Author's Notes

Rap a Tap Tap Author's Note

  • Grades: PreK–K, 1–2

Author's Note: Rap a Tap Tap: Here's Bojangles, Think of That!
by Leo and Diane Dillon

Where do ideas come from? Sometimes they come from an experience we've had, something we've seen or heard about, and sometimes they come from some place we can't explain. Have you had a thought that just popped into your head about something you weren't thinking about at all and you ask yourself, where did that come from? It has happened to us, and we thank our "good spirits" because we have no explanation for it. That's how Rap a Tap Tap came to us.

For a long time we thought about writing a story but hesitated because that's a different talent and craft we had little experience with. We are illustrators. We usually illustrate stories written by someone else. We had been thinking maybe we should start with something very simple. One morning a phrase came… "There once was a man who danced in the street. Rap a tap tap — think of that!" That thought got us started, and the rest was just waiting.

We knew of Bill Robinson (Bojangles). There is a famous song about him, and when we were children we saw movies he was in. But we hadn't thought of writing about him until that phrase came to us.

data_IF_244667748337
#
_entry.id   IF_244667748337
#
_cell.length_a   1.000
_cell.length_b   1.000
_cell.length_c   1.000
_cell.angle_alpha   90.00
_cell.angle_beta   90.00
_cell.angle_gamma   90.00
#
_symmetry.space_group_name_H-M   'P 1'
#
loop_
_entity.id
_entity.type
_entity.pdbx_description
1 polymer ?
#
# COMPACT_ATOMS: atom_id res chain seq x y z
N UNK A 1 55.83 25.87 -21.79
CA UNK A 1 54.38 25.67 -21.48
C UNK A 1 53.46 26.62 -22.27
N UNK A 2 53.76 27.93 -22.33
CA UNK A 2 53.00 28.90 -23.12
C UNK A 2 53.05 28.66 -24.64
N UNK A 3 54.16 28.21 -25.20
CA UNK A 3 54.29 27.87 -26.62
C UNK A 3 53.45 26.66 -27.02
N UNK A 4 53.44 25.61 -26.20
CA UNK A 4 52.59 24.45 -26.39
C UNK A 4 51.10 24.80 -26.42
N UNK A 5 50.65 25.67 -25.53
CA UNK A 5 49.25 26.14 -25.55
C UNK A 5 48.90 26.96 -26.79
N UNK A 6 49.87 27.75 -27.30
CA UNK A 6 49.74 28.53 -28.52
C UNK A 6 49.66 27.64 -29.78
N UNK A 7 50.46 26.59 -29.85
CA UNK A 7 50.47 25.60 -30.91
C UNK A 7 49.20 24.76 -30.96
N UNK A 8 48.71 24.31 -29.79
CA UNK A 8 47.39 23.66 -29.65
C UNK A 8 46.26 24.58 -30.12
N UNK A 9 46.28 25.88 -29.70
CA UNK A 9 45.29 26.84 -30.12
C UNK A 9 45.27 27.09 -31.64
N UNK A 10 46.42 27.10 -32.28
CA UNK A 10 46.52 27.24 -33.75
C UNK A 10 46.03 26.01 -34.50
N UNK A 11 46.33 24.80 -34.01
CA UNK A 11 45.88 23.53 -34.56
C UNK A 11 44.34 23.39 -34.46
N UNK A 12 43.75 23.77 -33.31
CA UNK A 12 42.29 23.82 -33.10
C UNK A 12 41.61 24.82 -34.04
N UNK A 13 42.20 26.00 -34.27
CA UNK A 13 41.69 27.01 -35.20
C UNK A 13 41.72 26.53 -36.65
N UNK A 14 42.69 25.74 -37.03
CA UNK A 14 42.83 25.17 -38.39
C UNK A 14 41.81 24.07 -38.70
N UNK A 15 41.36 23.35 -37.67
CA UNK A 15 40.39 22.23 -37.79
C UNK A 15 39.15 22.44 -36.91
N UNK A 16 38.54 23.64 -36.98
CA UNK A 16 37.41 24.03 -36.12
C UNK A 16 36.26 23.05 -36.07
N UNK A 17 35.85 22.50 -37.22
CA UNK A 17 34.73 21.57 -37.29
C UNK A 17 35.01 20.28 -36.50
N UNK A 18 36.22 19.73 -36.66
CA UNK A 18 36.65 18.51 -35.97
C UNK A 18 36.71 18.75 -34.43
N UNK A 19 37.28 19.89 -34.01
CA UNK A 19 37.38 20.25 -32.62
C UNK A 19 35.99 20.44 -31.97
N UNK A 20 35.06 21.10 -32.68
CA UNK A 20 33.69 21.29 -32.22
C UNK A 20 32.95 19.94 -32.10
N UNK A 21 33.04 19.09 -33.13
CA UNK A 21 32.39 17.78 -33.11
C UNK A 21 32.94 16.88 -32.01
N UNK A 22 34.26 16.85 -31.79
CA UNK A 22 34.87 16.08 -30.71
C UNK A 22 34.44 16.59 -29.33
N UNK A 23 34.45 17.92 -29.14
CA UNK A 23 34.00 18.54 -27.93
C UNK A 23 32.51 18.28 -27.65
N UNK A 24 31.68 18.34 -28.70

After the poem was written we went to the Schomberg Library to research information about Bill Robinson. We also searched for photos of the streets of New York City in the 1930s and '40s when he was at the peak of his career. The Lincoln Center Library specializes in the performance arts, and we found more information and pictures there.

We were also inspired by a black painter, Aaron Douglas, who was successful around the same time. He painted overlapping shapes in a graphic way. We decided to keep everything flat and two-dimensional. The depth was achieved by placing one form in front of another. The multiple images and shades of color provided the movement of the legs. As another challenge we added a counting element by starting with one person on the first spread and increasing the number of people by one in each scene. Even though our work doesn't look like his, seeing his paintings was a starting point that led us to what we finally did. That's what inspiration is… it's seeing something that triggers a new idea.

The words to Rap a Tap Tap seem simple, but it took much thought and research to fill in the story visually over all those pages. Every book has its own challenges, but it was fun to create Bojangles dancing across the pages.

Rap a tap tap — think of that!

 

  • Subjects:
    Arts and Creativity, African American, Historic Figures, Actors, Artists, Performers, Dance, Visual Arts
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